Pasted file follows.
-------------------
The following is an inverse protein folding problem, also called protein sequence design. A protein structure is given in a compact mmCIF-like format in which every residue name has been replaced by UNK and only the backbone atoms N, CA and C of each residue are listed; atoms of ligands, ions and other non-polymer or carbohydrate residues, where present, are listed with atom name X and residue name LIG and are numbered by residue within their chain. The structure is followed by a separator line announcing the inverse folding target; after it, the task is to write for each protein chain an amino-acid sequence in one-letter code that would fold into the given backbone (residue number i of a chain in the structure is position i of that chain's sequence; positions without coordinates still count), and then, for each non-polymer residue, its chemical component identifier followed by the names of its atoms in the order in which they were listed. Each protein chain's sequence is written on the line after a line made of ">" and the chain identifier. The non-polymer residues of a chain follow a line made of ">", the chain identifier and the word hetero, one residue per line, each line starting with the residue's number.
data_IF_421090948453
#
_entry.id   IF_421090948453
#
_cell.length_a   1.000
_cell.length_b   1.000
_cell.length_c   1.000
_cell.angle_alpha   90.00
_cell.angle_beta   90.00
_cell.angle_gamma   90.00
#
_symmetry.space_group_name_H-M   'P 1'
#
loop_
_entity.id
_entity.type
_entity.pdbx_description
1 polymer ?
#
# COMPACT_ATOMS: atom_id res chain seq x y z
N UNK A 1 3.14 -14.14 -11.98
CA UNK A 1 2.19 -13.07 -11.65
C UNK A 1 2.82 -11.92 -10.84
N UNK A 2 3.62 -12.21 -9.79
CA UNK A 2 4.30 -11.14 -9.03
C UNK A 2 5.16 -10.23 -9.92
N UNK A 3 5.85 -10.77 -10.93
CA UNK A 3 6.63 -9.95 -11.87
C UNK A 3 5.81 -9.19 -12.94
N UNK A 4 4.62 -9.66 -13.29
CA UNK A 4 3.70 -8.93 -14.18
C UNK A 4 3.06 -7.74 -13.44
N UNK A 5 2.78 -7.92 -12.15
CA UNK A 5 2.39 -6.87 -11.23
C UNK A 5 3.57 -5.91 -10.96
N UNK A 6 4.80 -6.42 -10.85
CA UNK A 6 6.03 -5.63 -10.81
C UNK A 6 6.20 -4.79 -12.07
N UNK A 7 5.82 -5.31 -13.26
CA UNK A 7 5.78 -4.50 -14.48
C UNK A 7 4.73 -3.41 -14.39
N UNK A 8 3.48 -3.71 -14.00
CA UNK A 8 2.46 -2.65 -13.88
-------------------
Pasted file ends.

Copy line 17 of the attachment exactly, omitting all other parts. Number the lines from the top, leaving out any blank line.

_entity.type